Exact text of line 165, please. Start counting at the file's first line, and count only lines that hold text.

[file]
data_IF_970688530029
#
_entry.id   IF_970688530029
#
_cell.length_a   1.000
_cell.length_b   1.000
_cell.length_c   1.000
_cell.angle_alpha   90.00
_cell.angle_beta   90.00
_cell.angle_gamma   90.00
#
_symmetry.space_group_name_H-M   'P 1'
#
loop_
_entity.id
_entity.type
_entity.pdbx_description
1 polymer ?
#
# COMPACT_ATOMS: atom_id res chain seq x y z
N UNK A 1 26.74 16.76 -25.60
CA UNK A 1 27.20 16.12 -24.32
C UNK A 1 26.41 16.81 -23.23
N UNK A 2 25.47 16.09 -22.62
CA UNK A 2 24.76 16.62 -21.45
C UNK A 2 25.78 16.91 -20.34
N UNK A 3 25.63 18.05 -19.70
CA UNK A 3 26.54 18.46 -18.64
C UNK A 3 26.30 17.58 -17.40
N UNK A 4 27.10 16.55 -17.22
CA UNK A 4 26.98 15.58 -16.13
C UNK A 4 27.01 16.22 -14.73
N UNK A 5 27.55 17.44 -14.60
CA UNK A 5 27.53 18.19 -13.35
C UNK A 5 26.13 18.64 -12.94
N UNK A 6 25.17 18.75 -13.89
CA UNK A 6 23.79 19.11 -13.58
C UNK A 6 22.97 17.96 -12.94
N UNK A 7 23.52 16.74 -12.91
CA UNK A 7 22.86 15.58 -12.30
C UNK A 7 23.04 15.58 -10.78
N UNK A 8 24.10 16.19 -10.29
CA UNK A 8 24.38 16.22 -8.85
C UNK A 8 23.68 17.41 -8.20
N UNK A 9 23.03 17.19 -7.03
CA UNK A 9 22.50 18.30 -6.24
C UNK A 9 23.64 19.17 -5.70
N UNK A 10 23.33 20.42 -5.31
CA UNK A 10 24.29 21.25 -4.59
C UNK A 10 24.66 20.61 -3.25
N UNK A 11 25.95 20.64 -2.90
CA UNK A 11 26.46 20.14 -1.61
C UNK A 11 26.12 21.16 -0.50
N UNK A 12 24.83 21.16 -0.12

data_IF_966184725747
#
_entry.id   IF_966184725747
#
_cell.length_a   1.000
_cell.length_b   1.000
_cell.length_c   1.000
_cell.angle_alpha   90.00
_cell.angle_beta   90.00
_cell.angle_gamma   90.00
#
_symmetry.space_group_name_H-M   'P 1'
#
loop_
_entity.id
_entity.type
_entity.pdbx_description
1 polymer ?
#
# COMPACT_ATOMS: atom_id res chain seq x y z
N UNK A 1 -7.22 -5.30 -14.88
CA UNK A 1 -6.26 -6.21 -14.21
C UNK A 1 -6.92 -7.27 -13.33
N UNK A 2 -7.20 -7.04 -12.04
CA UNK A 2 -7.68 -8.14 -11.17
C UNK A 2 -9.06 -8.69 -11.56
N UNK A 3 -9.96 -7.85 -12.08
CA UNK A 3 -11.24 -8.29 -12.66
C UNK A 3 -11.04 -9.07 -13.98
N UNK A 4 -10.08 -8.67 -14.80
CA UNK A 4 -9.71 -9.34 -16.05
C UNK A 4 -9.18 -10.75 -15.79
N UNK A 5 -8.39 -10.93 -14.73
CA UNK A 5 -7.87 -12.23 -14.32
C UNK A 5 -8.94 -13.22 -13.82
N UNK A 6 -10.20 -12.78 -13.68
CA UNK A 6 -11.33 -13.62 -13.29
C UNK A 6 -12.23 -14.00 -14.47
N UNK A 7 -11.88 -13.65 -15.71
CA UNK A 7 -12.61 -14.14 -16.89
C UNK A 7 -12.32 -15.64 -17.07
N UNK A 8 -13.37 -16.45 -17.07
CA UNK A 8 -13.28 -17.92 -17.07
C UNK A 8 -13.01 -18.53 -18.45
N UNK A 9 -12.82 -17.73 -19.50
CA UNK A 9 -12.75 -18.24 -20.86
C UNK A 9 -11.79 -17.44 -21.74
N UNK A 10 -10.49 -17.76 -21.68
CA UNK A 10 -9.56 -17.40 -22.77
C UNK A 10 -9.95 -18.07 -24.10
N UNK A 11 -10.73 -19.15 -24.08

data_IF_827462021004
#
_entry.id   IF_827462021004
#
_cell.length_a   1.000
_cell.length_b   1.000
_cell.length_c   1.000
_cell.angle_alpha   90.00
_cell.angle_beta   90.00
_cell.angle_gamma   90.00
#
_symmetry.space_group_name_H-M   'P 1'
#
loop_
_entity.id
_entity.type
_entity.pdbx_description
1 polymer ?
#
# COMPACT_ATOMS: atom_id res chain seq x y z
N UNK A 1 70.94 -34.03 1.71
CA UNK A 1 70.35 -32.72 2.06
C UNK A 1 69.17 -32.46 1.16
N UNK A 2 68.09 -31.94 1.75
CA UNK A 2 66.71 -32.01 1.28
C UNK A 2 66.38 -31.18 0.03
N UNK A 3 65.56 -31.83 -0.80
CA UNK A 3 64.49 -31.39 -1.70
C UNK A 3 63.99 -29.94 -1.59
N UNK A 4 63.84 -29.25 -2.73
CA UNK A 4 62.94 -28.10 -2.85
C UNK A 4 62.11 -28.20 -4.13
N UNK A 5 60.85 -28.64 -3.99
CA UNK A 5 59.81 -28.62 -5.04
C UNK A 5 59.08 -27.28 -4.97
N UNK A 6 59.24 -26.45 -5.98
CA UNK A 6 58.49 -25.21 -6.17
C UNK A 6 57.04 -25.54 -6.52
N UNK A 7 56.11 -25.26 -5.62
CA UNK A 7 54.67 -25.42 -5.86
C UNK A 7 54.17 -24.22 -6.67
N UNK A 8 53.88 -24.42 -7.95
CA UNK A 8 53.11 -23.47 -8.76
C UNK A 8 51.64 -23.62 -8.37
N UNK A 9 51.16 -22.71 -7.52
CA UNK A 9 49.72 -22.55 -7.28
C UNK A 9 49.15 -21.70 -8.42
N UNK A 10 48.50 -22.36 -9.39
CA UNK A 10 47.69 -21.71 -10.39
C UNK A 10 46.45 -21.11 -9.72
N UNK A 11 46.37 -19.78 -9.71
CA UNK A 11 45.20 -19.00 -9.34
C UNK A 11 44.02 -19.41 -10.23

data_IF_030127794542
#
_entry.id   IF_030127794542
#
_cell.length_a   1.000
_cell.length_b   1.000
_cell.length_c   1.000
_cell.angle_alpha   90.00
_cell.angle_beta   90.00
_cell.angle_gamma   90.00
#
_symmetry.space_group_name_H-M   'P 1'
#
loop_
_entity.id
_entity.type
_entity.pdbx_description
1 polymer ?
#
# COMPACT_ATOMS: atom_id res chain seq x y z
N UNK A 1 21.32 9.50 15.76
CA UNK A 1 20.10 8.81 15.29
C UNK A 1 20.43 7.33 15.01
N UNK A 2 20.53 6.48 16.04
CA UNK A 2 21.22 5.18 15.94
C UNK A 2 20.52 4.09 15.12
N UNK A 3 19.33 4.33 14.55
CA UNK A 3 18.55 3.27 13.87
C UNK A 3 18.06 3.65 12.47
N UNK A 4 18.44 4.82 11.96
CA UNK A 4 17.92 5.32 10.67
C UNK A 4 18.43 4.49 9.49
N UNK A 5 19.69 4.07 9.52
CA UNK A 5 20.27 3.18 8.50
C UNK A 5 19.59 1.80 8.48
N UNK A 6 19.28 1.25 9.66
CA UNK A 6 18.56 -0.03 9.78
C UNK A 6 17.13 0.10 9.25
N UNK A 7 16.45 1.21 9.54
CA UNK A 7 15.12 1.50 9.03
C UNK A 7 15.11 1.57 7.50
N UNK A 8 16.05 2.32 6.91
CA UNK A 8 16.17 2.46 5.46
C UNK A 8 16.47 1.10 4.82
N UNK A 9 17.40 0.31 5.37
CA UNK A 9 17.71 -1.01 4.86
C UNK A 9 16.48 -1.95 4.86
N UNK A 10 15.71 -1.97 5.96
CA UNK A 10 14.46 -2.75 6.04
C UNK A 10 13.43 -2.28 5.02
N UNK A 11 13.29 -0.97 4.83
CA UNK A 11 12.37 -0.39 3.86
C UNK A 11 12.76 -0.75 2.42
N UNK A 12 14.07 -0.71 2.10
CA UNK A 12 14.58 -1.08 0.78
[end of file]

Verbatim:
_cell.length_c   1.000